MCi has received attention from the US, Europe and Asia where they are planning to export the technology. However they do have an ‘Australia first’ principle when assessing their pipeline because the technology creates jobs typically in regional and remote areas and plays to Australia’s strengths in material handling, mining and advanced manufacturing.
“The demand for decarbonisation solutions in industry is now rapidly emerging and some customers are now saying they are already capturing CO2 or plan to shortly. Having this cost removed and in a position of giving us the CO2 means for us that the project pipeline for using the CO2 to create materials, transforming CO2 to value is even faster. There’s going to be a lot of CO2 to go around.”
No business plan survives the first customer
Marcus reminds us of the old adage that no business plan survives the first customer interaction.
“The beauty with MCi is that we know what we have, we know the value that we provide, and we’ve got a good path to build strong returns from these new ‘carbon infrastructure assets’ for our customers. However, when our first major customer came to us last year wanting our technology, they came with additional value propositions further to what we had considered. They actually wanted our technology to remediate their mining waste as the feedstock to absorb the CO2” says Marcus.
This, according to Marcus, illustrated that there are even more benefits to their technology that they hadn’t anticipated – creating sustainable pathways for mining and manufacturing of nickel, cobalt and lithium which is now highly sought after by Elon Musk and the electric vehicle and battery manufacturers. This makes MCi’s technology also a significant solution for cleaning up mining industry’s tailings and wastes by using CO2 emissions as the remediating agent.
Marcus says the demand for technologies to assist in the decarbonisation of industry positions MCi in a strategic position to help multiple sectors across heavy industries, not just the energy sector.
MCi are not competing with renewable, which are themselves making major contributions in avoiding emissions from energy generation, but rather MCi are helping transition the harder to abate sectors like steel and cement. Carbon capture and use is becoming an important field in its own right with its own technologies, different from that being developed in the fields of carbon capture and storage or CCS.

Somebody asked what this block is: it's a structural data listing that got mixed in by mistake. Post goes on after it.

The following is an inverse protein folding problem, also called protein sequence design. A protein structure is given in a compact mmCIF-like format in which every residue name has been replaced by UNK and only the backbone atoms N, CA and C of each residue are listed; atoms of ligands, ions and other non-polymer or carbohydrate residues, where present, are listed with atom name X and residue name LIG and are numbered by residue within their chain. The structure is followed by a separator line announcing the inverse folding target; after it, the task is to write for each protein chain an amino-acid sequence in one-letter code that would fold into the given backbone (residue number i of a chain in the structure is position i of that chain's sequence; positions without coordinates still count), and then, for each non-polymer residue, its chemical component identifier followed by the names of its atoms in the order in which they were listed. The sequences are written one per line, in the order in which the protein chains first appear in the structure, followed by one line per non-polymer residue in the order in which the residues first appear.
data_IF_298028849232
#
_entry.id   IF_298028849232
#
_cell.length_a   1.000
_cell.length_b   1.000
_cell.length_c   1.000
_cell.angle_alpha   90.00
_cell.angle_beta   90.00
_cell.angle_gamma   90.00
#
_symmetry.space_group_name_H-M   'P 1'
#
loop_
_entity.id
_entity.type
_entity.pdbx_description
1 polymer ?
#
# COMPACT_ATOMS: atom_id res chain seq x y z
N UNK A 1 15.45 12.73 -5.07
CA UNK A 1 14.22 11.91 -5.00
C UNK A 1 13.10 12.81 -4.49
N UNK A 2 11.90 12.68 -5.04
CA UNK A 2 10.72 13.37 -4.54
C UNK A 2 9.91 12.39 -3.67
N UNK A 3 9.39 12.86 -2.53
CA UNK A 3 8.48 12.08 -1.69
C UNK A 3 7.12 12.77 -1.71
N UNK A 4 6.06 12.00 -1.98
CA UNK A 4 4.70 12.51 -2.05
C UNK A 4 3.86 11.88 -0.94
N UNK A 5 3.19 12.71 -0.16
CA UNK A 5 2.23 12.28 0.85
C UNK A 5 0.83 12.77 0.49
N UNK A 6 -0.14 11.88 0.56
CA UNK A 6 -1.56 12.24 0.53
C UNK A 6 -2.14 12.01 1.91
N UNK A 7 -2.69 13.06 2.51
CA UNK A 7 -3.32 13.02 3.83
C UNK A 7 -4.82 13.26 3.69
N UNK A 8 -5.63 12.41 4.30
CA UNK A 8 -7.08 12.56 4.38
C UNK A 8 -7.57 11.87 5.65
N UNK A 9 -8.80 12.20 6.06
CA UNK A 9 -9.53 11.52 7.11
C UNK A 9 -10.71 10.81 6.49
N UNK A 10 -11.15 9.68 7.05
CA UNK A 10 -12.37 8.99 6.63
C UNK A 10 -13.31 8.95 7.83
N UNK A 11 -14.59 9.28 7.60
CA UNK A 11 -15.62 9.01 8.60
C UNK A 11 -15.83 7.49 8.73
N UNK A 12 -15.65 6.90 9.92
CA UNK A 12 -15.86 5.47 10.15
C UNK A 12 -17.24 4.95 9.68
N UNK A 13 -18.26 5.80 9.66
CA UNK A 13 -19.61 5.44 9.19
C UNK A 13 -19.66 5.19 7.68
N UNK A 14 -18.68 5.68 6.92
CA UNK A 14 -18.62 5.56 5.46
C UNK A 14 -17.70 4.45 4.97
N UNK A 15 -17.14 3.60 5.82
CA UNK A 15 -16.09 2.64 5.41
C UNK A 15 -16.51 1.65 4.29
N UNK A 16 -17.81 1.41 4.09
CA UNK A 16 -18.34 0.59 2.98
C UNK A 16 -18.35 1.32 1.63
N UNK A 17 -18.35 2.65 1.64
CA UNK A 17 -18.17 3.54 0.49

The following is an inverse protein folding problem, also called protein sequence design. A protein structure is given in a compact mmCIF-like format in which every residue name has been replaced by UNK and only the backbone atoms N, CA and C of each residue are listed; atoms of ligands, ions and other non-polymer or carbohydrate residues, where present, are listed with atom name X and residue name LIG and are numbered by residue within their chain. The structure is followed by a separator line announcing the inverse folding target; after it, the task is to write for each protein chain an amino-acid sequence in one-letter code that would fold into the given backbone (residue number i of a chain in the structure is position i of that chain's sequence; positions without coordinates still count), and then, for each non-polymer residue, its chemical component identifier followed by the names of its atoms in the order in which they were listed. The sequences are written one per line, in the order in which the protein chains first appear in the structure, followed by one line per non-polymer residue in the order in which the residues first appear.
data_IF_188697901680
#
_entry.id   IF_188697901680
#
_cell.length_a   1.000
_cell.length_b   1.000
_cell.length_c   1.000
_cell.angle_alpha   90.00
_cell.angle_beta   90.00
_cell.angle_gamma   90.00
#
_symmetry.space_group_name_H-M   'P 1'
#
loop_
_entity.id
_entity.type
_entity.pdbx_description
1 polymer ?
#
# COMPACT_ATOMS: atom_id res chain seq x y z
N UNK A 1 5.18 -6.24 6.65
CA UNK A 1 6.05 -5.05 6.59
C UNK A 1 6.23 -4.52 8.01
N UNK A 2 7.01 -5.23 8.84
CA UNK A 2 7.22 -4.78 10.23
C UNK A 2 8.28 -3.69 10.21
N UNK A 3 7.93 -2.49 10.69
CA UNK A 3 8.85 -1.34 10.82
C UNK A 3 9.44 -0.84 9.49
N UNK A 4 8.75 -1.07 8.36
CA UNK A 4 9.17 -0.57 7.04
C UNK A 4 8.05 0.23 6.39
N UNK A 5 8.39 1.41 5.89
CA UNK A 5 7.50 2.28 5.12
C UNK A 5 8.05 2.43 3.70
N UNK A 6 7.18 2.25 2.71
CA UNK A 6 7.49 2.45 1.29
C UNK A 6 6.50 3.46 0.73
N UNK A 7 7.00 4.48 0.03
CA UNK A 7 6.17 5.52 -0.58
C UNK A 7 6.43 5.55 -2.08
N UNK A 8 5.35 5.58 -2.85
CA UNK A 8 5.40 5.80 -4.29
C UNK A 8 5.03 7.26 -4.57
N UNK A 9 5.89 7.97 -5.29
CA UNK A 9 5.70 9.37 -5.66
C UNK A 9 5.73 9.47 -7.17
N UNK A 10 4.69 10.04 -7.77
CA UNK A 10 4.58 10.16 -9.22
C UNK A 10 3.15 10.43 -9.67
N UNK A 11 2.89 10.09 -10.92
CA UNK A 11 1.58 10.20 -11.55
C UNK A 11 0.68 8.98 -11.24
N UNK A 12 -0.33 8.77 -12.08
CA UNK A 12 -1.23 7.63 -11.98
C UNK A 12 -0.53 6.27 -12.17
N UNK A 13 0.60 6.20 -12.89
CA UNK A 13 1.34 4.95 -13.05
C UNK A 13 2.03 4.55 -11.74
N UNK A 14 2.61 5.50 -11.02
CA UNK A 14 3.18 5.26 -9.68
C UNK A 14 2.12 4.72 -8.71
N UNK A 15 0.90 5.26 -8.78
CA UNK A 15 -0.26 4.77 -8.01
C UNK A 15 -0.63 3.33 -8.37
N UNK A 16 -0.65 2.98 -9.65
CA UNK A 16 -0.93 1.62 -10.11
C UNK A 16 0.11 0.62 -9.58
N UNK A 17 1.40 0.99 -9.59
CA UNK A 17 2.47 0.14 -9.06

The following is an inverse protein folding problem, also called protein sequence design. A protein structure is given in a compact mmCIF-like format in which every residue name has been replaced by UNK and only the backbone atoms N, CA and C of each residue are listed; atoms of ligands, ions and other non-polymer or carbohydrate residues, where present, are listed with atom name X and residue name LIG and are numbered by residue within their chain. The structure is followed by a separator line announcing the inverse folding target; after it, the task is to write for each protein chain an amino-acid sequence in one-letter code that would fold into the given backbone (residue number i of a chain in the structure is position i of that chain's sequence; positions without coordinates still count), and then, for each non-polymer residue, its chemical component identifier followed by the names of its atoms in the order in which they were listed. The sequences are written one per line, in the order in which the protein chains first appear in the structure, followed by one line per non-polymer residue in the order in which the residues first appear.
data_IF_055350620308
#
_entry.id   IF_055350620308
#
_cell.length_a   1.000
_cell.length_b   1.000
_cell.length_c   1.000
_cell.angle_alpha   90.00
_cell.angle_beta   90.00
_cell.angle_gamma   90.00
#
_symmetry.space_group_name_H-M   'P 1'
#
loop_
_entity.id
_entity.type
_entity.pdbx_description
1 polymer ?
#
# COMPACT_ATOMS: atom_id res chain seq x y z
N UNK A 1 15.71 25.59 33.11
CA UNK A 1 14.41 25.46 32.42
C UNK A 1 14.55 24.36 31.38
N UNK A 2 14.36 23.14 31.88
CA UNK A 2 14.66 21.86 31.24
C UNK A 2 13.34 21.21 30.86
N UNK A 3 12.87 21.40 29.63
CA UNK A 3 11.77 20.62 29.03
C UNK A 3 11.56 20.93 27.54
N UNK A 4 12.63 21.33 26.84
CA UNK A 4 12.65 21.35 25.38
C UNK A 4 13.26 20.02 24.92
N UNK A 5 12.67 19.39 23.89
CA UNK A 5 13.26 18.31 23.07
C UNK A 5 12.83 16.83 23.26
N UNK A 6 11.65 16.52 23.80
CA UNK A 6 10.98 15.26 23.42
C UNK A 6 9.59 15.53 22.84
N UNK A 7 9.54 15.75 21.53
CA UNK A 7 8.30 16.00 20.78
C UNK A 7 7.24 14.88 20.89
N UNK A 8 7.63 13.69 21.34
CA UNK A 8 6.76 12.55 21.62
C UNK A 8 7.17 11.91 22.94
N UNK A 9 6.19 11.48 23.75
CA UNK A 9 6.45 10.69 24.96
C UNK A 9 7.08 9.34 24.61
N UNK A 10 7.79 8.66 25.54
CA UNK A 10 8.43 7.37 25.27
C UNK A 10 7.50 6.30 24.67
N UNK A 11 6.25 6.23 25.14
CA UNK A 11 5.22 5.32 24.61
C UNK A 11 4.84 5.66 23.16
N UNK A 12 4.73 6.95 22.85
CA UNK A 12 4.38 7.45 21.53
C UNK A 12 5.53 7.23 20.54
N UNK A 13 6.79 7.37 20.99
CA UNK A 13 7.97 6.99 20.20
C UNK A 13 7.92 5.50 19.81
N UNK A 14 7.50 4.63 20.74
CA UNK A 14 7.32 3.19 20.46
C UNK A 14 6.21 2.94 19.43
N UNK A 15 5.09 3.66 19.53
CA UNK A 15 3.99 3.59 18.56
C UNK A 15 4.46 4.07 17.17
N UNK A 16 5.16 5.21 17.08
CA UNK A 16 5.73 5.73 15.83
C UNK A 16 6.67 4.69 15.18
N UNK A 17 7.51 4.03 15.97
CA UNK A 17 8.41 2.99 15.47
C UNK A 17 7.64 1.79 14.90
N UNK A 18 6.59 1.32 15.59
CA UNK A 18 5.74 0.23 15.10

Creating a CO2 Value Supply Chain
MCi has been instrumental in founding CO2 Value Australia, a not-for-profit industry policy group working to develop a new industry sector in CO2 Utilisation. The group works internationally in partnership with CO2 Value Europe which has 70 members, including big corporate and industry players who have realised that they’re all players in a carbon value chain – from plastics and fuels and bio diesels and even oil and gas majors.
Carbon capture & use or CCU covers both established and innovative industrial processes that divert or capture greenhouse gas emissions and transform them into useful value-add products.
While talk around decarbonisation, particularly of fossil fuels and energy, has been previously dominated by oil, coal and gas industries; Marcus says carbon capture & use is a different thing. A whole new industrial sector is emerging that focuses on the circular economy and addresses the hard to abate industries like cement and steel and manufacturing. “Our great advance has been to be able to take raw flue gas not only captured CO2 into our process and so reducing the energy cost of our solution.”
“MCi is a flagship technology with a 2-3 year head start in this area and now we need to scale fast. We also need new policies from our governments like how to treat the carbon credits from our technology. While other approaches like CCS need subsidies and support and offer a cost-based solution – they will cost you X amount of dollars to get rid of a tonne of CO; what we’ve shown to our customers is that we can make them hundreds of dollars net profit per tonne. For example, a recent technical economic assessment we did for a large mining customer showed that in the minimum case, we would be producing several hundreds of dollars per tonne of CO2 gross profit after all costs and remove nearly all their CO2 from their operations. And this will just get better as you get better products and pathways for low emissions materials into their supply chains,” says Marcus.
“We are developing a pipeline of demonstration projects that intend to make money immediately and can scale further to make a major contribution to lowering emissions globally and they are therefore an investable proposition by the emerging ‘ESG’ and climate funding pools,” says Marcus.